First steps to using Bpipe

Bpipe is designed to be easy to get started with. Make sure you've installed Bpipe first using the InstallInstructions, then follow the steps below to make your first pipeline.

Hello World

Enter the following lines into a text file and save it as helloworld.pipe:

hello = {
  exec "echo Hello"
world = {
  exec "echo World"
} { hello + world }

Now type:

bpipe run helloworld.pipe


The script above has several pieces. The first 3 lines declare a pipeline stage called "hello":

hello = {
  exec "echo Hello"

This pipeline stage executes the command in double quotes - a simple "echo" as follows:

  echo Hello

It does this using a Bpipe command called "exec". The exec statement passes the command through to a bash shell to be executed under the covers. Before executing the command it logs the execution to a file so that you can see that it executed, what time it started and finished. It also captures both standard and error output from the command and records it in a pipeline log file. If the command fails, it aborts the script. All of these "extras" are things you get by executing the command through Bpipe instead of directly through the bash shell.

The "world" pipeline stage is exactly the same in its form as the "hello" stage, so the next interesting part is { hello + world }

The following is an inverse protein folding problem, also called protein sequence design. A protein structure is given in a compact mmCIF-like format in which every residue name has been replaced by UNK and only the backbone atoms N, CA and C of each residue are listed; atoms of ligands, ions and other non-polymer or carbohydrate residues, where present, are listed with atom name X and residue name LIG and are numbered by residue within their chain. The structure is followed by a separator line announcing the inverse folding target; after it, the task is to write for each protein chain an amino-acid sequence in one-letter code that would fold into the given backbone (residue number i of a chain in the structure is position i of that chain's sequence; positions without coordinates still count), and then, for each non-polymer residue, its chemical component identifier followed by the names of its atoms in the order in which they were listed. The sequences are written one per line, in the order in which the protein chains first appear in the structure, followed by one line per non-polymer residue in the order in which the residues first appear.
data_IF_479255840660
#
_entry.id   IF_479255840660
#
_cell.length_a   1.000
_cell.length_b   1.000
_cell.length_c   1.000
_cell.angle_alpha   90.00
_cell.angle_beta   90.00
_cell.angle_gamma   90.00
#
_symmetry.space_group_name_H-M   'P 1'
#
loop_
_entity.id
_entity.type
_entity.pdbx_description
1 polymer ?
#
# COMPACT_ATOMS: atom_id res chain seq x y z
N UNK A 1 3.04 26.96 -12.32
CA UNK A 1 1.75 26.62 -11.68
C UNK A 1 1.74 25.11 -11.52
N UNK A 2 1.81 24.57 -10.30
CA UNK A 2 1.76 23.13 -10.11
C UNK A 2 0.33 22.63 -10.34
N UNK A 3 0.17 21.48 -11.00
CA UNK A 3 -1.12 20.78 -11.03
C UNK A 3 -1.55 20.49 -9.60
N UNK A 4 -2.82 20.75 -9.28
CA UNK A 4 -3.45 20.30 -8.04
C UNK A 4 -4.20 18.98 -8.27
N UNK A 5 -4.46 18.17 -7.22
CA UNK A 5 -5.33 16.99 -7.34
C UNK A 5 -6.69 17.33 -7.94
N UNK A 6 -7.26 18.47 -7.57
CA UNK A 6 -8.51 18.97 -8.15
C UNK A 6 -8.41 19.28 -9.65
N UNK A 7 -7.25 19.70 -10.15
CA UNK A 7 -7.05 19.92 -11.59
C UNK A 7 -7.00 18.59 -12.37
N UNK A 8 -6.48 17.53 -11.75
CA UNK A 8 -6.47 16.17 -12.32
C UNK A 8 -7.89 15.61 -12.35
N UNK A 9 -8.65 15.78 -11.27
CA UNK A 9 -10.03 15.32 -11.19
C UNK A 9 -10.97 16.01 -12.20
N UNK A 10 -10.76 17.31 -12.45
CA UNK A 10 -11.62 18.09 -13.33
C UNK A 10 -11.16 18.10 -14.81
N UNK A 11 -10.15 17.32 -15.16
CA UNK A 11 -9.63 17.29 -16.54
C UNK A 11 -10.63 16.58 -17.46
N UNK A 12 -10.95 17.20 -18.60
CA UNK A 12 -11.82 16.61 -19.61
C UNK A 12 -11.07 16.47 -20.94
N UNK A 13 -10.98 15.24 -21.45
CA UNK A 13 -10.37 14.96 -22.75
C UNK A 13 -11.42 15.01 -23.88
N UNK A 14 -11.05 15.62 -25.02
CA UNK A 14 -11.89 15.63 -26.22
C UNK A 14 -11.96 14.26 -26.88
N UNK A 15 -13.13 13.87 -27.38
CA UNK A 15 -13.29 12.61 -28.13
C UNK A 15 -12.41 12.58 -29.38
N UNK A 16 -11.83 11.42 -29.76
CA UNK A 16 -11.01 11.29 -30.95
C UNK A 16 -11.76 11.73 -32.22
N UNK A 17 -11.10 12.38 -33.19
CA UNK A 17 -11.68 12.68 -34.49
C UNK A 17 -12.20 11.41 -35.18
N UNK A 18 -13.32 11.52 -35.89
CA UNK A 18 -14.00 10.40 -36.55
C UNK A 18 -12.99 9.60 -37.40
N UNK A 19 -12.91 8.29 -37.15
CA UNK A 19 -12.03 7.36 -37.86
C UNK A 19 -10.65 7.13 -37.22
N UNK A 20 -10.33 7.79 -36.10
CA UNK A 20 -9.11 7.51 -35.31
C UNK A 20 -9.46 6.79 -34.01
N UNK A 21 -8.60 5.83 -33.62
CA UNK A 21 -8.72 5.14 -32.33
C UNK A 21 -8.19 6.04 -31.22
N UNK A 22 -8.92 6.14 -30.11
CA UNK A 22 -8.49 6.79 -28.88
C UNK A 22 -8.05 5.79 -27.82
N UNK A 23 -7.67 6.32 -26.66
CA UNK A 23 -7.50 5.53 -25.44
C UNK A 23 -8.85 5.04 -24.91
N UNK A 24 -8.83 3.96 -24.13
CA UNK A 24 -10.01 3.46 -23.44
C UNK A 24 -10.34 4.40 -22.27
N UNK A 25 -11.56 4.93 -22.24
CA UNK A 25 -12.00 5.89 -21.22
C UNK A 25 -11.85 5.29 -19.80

Inside the curly braces the "hello + world" is joining the two stages together to make a pipeline using a "+" operator. This pipeline is then being passed to Bpipe to run. Without this statement your Bpipe script would just be defining pipeline stages without running them. At first you might wonder why one would do that, but as your pipelines evolve you will realize that this is actually a very important feature of Bpipe - over time you will build up a library of pipeline stages that can be mixed and matched and reused, creating different pipelines from different sets of stages to suit the needs of a particular project without changing the definition of the commands that run each stage at all.

Tip: Since the task definition above uses double quotes you might be wondering what happens if the command you want to run uses double quotes itself. For these cases (and many other cases) you can use triple quotes around your statement as shown below:

hello = {
    exec """
        echo "hello" 

Of course, this particular pipeline is very boring because it has no inputs and other than displaying messages it produces no outputs. To see how Bpipe manages inputs and outputs, have a look at the next part of the tutorial: Example With Inputs And Outputs